Jeh Johnson letter to Senators Grassley & Leahy
April 27, 2015
The Honorable Charles E. Grassley
Committee on the Judiciary
United States Senate
Washington, DC 20510
The Honorable Patrick J. Leahy
Committee on the Judiciary
United States Senate
Washington, DC 20510
Dear Chairman Grassley and Ranking Member Leahy:
I am writing regarding the EB-5 Program.
An important part of the EB-5 Program, the regional center program, is up for reauthorization this year. I share your interest in ensuring that any reauthorization of the regional center program serves the purpose of creating jobs in the United States while providing the Department of Homeland Security (DHS) with all necessary and appropriate tools to address any concerns with the program. With these goals in mind, I would like to offer my ideas for strengthening the integrity of the program during the EB-5 regional center reauthorization process.
As an aside, last month I directed the Department's General Counsel to review the case adjudication process and recommend a new protocol to ensure that the entire EB-5 Program is free from even the perception of improper outside influence. That new protocol, which I have adopted, is also outlined below.
Congress created the EB-5 Program in 1990 to stimulate the U.S. economy through job creation and capital investment by foreign investors. The EB-5 Program makes immigrant visas available to foreign nationals who invest at least $500,000 (if the investment is in a targeted employment area, defined to include certain rural areas and areas of high unemployment) or $1 ,000,000 in a U.S. business that will create or preserve at least ten full -time jobs in the United States. Congress created a pilot program in 1992 to set aside an allocation of EB-5 visas for investors in regional centers designated by what was then the Immigration and Naturalization Service (INS); this program is now administered by U.S. Citizenship and Immigration Services (USCIS). A regional center is an economic entity, public or private, which promotes economic growth, regional productivity, job creation, and increased domestic capital investment. Investors participating in the EB-5 Program through a regional center (which, in recent years, has been the vast majority of participants) may demonstrate the required job creation indirectly rather than directly. Since 1992, the regional center program has been subject to statutory sunset and reauthorization; the current statutory authorization expires September 30, 2015.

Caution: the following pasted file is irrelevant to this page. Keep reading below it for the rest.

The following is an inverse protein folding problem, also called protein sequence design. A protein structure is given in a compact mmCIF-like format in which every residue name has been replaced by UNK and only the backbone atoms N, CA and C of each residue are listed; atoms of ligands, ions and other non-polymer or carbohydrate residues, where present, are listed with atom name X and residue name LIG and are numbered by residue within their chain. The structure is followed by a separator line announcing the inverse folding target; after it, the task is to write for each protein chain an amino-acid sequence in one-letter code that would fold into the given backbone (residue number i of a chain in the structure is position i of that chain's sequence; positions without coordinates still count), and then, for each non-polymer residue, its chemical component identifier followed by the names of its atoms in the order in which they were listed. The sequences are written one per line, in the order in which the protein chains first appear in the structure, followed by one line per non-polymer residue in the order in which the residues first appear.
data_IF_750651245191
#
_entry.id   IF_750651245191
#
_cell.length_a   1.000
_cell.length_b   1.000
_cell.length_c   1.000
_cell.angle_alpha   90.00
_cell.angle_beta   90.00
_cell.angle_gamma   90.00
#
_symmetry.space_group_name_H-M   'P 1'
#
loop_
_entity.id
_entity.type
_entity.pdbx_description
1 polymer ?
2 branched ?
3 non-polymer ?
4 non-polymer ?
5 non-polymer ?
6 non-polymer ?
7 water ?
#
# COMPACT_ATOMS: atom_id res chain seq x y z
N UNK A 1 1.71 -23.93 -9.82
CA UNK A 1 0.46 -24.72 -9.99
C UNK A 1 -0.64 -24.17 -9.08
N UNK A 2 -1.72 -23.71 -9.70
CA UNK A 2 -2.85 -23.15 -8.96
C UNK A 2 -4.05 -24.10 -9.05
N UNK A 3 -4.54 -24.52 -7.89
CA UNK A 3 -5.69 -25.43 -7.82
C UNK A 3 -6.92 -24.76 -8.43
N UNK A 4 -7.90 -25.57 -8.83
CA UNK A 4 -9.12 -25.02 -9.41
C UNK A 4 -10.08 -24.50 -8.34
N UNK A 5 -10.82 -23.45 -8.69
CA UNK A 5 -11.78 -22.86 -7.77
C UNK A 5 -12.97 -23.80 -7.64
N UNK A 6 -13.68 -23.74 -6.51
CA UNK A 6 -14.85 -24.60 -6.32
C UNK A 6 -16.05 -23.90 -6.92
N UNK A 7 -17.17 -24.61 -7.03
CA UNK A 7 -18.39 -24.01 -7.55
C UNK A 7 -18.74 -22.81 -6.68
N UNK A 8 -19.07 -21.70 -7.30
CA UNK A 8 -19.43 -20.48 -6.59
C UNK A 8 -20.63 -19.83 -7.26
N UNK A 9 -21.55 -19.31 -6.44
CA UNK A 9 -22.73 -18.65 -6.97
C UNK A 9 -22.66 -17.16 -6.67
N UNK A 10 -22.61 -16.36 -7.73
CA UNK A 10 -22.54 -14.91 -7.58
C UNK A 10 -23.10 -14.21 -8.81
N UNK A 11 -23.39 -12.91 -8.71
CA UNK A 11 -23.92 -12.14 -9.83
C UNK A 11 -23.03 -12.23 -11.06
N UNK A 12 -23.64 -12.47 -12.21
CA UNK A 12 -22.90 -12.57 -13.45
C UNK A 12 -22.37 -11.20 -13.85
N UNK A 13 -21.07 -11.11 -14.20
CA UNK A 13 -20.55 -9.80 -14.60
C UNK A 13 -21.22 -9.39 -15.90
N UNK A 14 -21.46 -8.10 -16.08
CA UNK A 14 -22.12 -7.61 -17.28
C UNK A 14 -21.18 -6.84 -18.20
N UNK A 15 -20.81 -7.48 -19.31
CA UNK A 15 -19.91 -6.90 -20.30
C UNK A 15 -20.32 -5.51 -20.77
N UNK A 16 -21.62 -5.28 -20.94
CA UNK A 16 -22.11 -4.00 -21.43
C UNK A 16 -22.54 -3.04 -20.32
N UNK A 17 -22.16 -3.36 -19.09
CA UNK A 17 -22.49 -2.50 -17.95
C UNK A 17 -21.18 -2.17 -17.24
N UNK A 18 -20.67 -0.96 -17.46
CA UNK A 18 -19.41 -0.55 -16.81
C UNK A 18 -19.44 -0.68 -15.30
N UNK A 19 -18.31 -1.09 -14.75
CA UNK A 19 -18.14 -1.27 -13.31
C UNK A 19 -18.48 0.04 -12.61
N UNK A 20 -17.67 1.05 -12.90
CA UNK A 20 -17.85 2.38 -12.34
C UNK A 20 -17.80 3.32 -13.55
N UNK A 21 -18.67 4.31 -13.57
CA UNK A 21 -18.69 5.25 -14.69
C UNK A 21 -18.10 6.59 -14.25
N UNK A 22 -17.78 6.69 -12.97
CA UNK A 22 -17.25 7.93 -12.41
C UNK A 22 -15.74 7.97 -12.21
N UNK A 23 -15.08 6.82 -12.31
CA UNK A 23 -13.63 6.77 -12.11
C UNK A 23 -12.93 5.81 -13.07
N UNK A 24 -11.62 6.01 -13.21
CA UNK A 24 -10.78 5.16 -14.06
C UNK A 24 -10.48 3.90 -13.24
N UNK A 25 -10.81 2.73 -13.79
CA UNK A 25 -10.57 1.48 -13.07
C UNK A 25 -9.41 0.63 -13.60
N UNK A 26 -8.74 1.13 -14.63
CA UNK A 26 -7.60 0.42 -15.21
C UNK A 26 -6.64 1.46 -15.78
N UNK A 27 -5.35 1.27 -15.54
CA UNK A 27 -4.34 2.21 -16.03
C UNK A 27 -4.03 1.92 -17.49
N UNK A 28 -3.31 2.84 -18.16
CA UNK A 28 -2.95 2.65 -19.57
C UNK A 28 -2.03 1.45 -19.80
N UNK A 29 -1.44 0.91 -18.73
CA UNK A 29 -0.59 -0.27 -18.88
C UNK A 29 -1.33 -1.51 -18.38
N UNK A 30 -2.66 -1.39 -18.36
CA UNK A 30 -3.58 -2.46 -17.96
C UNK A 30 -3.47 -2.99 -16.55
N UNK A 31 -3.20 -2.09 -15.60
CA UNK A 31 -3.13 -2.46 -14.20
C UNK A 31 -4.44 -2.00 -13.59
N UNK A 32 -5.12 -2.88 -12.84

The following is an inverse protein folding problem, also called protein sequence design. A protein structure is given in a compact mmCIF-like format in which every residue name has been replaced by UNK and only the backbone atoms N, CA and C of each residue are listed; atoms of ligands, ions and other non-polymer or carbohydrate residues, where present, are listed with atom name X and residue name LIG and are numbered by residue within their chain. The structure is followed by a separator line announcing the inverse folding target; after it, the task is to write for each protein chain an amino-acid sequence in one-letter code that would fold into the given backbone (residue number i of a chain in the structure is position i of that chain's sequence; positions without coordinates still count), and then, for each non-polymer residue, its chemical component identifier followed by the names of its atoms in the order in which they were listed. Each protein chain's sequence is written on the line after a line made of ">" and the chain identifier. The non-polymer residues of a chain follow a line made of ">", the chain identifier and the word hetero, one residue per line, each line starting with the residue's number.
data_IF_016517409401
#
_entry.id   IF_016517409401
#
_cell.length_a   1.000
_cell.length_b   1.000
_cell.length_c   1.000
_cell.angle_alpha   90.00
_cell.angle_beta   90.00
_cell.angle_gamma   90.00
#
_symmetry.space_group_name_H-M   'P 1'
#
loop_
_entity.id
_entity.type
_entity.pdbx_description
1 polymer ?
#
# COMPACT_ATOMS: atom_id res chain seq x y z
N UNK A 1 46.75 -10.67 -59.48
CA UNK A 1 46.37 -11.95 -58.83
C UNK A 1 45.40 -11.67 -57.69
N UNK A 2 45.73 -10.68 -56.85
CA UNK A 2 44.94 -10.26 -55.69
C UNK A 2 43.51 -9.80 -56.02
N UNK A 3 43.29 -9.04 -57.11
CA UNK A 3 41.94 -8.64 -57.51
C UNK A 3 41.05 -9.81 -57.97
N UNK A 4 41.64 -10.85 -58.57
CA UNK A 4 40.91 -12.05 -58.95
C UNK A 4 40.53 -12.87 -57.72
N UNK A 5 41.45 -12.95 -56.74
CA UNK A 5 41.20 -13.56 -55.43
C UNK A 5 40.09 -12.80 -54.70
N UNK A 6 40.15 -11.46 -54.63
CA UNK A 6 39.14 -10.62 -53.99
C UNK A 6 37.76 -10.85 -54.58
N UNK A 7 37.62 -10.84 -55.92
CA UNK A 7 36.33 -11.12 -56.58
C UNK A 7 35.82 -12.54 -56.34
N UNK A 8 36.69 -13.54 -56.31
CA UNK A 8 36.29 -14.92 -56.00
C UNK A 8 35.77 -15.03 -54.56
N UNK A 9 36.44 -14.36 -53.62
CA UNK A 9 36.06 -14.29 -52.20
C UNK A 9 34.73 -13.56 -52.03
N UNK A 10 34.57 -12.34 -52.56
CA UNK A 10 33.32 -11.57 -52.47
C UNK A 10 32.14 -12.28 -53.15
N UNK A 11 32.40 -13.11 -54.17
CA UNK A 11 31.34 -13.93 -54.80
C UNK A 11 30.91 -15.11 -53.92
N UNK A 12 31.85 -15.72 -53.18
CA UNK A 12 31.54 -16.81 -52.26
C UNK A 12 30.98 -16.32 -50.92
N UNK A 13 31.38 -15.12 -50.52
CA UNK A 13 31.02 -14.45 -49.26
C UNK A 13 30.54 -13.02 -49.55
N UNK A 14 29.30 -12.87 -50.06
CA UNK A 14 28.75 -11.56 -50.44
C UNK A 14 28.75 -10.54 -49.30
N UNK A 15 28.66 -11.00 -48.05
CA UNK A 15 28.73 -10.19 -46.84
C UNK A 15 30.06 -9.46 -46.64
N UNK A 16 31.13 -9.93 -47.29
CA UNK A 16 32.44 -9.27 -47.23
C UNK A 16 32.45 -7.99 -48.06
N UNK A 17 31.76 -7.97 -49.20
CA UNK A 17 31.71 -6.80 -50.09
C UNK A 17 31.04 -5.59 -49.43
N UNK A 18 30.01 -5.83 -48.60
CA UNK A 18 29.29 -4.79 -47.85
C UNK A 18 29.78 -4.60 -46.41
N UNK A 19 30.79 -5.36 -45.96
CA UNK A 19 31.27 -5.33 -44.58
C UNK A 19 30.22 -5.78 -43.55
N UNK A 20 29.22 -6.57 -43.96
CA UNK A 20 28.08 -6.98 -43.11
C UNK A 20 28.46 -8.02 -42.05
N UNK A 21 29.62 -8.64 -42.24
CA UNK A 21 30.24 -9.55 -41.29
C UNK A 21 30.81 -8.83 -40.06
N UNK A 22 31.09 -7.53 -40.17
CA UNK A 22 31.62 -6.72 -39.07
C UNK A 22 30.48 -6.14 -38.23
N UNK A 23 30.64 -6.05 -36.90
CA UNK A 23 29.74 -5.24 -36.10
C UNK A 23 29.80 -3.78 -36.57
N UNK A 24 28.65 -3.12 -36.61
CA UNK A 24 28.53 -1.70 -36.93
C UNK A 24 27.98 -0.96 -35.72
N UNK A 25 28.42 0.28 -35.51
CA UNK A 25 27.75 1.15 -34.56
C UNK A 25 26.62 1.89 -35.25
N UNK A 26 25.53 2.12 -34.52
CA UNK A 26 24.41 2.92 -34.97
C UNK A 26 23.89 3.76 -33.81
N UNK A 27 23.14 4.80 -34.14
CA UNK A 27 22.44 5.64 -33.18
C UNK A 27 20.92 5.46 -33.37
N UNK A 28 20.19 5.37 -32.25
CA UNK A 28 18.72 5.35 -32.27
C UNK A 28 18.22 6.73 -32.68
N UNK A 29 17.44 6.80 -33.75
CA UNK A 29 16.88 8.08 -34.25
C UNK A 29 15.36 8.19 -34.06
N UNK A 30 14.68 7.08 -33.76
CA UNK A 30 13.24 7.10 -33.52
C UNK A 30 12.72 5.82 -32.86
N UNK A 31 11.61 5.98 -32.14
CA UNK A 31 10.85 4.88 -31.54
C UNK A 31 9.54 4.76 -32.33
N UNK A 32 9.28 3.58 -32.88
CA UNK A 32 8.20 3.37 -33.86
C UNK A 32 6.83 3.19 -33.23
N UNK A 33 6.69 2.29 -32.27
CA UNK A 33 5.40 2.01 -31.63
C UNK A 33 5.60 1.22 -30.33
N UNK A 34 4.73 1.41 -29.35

Over the past few years, USCIS has taken a number of steps internally to overhaul and improve the administration of the EB-5 Program. USCIS realigned the program into the Immigrant Investor Program Office (IPO), and relocated it to Washington, D.C., with a director dedicated exclusively to EB-5 adjudications. USCIS also created a Fraud Detection and National Security EB-5 Division (FDNS EB-5) and embedded its personnel within the IPO to work alongside adjudication officers. FDNS EB-5 identifies application concerns through its background check functions and has developed strong relationships with U.S. Immigration and Customs Enforcement (ICE), the Federal Bureau of Investigation, the Securities and Exchange Commission, the U.S. Department of State, and U.S. Attorneys ' Offices to assist in investigating EB-5-specific fraud and to address other EB-5 concerns as they arise.
In addition, USCIS has invested in the specialties needed to manage the complex EB-5 caseload by hiring staff with expertise in economics, law, business, finance, securities, and banking to review cases and to enhance consistency, timeliness, and integrity within the program. In May 2013, USCIS published a comprehensive, 27-page policy memorandum to guide EB-5 adjudications, further improving consistency across cases.
While we have accomplished much to improve the EB-5 Program, there is still much more to do that requires Congress's help. In the past, we have unsuccessfully sought from Congress a number of statutory enhancements to the EB-5 Program's integrity, including the express ability to terminate a regional center for national security or fraud-related concerns. S. 744, the bipartisan comprehensive immigration reform bill that passed the Senate in 2013 and was supported by many members of this Committee, contained several such key enhancements. Unfortunately, that bill was not taken up by the House of Representatives.
As you consider reauthorization of the EB-5 Program, we respectfully request that you consider a number of key enhancements that would strengthen the integrity and viability of the program as a whole.
Authorize USCIS to Quickly Act on Criminal and Security Concerns.
Under current law, users may terminate a regional center's designation only if the center is no longer promoting economic growth. Criminal activity or national security concerns are not provided as a basis to terminate a regional center. We propose that Congress authorize users to terminate a regional center's designation where there is criminal activity or national security concerns. We further propose that Congress authorize users to deny regional center applications where users finds a significant risk of fraud and/or abuse, as well as to deny or revoke any EB-5-related application or petition due to fraud, misrepresentation, criminal misuse, or threats to national security:
Protect Investors by Regulating Regional Center Principals and Associated Commercial Enterprises.
USCIS should be authorized to prohibit persons from participating in regional centers and associated commercial enterprises based upon certain criminal violations and fraud- or securities-related civil violations. In addition, all regional center principals should be required to be U.S. citizens or lawful permanent residents.